Page:Reason in Common Sense (1920).djvu/37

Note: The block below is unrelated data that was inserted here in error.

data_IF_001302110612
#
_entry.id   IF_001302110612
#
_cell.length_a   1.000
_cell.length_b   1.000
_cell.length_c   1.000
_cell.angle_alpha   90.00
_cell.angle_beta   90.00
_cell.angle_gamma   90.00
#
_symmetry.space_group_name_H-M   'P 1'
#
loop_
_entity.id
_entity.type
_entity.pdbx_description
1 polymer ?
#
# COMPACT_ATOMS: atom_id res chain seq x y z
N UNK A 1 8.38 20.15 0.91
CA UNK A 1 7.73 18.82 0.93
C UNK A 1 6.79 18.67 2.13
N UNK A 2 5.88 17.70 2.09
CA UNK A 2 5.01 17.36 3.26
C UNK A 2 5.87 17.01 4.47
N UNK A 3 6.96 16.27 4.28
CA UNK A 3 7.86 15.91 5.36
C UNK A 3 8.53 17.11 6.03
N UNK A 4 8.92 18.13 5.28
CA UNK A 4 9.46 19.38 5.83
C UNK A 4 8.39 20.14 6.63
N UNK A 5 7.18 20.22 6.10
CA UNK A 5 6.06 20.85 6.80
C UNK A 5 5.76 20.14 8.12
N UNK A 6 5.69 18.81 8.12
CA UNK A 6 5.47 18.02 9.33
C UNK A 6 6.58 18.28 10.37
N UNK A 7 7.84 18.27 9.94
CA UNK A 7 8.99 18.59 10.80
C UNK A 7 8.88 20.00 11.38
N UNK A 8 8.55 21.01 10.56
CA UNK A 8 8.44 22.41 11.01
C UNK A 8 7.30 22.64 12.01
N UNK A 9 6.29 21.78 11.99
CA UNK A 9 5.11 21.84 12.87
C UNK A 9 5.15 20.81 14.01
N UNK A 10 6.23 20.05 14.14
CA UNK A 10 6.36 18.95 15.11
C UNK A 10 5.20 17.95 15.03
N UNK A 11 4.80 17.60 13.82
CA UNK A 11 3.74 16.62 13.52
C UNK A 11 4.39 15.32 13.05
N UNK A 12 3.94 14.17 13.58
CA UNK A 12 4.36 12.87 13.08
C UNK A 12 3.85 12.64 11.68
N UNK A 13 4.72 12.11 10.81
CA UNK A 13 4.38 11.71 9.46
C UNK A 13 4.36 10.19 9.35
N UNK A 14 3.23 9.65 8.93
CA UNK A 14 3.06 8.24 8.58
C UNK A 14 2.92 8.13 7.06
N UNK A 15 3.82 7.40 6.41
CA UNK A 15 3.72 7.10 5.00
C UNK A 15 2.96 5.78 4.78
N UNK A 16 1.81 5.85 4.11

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ests. Both conceptions, fortunately, lie before us. Heraclitus and Democritus, in systems easily seen to be complementary, gave long ago a picture of nature such as all later observation, down to our own day, has done nothing but fill out and confirm. Psychology and physics still repeat their ideas, often with richer detail, but never with a more radical or prophetic glance. Nor does the transcendental philosophy, in spite of its self-esteem, add anything essential. It was a thing taken for granted in ancient and scholastic philosophy that a being dwelling, like man, in the immediate, whose moments are in flux, needed constructive reason to interpret his experience and paint in his unstable consciousness some symbolic picture of the world. To have reverted to this constructive process and studied its stages is an interesting achievement; but the construction is already made by common-sense and science, and it was visionary insolence in the Germans to propose to make that construction otherwise. Retrospective self-consciousness is dearly bought if it inhibits the intellect and embarrasses the inferences which, in its spontaneous operation, it has known perfectly how to make. In the heat of scientific theorising or dialectical argument it is sometimes salutary to be reminded that we are men thinking; but, after all, it is no news. We know that life is a dream, and how should thinking be more? Yet the thinking must